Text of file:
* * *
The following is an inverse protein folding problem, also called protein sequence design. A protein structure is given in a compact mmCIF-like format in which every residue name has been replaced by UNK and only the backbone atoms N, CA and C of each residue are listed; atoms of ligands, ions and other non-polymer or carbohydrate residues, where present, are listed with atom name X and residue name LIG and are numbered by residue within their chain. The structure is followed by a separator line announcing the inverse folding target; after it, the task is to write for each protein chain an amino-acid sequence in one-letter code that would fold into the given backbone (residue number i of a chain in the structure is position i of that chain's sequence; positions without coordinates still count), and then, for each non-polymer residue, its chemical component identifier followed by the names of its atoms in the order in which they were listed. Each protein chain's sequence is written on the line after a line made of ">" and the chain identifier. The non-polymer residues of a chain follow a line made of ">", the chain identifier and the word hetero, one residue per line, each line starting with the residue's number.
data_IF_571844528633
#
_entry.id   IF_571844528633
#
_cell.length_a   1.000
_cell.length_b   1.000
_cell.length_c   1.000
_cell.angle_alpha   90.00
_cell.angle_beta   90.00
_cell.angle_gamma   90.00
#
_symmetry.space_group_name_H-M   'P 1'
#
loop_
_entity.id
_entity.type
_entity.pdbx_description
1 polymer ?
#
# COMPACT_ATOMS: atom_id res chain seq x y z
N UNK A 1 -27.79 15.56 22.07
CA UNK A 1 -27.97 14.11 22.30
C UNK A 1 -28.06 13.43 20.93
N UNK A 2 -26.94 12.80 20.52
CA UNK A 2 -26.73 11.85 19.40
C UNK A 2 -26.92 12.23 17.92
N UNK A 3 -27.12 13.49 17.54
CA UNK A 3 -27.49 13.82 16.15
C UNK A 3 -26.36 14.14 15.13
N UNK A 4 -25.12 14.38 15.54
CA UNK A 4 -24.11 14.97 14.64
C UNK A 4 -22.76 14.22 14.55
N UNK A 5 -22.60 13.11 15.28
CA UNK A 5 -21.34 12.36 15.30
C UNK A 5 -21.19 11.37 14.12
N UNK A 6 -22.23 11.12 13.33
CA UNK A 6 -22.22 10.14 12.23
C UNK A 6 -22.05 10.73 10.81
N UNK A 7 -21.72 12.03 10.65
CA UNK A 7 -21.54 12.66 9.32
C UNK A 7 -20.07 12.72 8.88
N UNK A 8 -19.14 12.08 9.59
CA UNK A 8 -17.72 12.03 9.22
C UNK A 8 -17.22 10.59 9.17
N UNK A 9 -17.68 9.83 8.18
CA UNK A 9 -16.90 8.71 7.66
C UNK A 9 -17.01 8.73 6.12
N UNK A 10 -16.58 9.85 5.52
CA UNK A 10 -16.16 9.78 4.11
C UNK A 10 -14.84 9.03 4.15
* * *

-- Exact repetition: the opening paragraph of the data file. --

The following is an inverse protein folding problem, also called protein sequence design. A protein structure is given in a compact mmCIF-like format in which every residue name has been replaced by UNK and only the backbone atoms N, CA and C of each residue are listed; atoms of ligands, ions and other non-polymer or carbohydrate residues, where present, are listed with atom name X and residue name LIG and are numbered by residue within their chain. The structure is followed by a separator line announcing the inverse folding target; after it, the task is to write for each protein chain an amino-acid sequence in one-letter code that would fold into the given backbone (residue number i of a chain in the structure is position i of that chain's sequence; positions without coordinates still count), and then, for each non-polymer residue, its chemical component identifier followed by the names of its atoms in the order in which they were listed. Each protein chain's sequence is written on the line after a line made of ">" and the chain identifier. The non-polymer residues of a chain follow a line made of ">", the chain identifier and the word hetero, one residue per line, each line starting with the residue's number.